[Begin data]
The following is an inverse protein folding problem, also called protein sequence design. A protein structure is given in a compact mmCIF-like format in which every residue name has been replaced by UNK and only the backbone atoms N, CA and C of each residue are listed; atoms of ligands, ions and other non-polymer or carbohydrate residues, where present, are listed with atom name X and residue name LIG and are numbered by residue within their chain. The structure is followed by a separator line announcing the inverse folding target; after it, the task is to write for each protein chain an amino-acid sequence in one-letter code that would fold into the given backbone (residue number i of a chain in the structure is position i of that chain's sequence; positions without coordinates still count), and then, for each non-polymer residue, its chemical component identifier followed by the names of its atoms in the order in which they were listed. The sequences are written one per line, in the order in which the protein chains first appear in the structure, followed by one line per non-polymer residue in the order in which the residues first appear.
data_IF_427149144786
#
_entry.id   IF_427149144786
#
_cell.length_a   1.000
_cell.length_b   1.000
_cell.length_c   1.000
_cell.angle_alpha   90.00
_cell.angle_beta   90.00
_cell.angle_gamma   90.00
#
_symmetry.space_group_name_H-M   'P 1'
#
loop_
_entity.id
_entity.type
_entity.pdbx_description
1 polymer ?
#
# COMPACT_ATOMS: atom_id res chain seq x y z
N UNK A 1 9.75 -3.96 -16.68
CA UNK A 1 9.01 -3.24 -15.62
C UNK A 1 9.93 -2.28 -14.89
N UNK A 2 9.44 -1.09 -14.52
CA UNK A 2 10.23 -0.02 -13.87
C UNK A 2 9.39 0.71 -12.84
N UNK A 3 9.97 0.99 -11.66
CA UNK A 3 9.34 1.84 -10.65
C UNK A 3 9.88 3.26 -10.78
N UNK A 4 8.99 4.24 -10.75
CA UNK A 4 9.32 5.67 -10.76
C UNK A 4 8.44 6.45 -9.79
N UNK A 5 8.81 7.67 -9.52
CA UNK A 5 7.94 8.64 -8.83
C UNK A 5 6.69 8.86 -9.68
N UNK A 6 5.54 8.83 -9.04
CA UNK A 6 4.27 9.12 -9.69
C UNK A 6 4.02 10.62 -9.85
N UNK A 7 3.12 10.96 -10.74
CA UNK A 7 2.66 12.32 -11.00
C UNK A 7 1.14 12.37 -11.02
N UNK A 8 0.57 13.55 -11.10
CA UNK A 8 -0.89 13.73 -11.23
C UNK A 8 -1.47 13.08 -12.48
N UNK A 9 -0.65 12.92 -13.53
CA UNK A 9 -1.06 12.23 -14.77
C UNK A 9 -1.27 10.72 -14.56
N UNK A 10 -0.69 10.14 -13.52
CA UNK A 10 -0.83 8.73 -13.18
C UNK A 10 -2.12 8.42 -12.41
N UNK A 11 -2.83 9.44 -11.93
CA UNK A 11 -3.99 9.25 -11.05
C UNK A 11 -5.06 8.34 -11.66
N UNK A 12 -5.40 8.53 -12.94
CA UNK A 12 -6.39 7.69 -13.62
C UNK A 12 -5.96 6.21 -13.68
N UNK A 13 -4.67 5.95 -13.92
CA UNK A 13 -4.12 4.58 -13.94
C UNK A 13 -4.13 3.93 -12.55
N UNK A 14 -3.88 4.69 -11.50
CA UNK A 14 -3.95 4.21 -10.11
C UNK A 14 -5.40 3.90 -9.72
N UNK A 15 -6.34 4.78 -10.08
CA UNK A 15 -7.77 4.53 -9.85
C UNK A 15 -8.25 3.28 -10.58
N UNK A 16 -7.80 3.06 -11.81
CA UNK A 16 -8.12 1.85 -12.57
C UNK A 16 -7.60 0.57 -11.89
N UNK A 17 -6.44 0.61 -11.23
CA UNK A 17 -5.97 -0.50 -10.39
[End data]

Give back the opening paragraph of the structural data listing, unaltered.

The following is an inverse protein folding problem, also called protein sequence design. A protein structure is given in a compact mmCIF-like format in which every residue name has been replaced by UNK and only the backbone atoms N, CA and C of each residue are listed; atoms of ligands, ions and other non-polymer or carbohydrate residues, where present, are listed with atom name X and residue name LIG and are numbered by residue within their chain. The structure is followed by a separator line announcing the inverse folding target; after it, the task is to write for each protein chain an amino-acid sequence in one-letter code that would fold into the given backbone (residue number i of a chain in the structure is position i of that chain's sequence; positions without coordinates still count), and then, for each non-polymer residue, its chemical component identifier followed by the names of its atoms in the order in which they were listed. The sequences are written one per line, in the order in which the protein chains first appear in the structure, followed by one line per non-polymer residue in the order in which the residues first appear.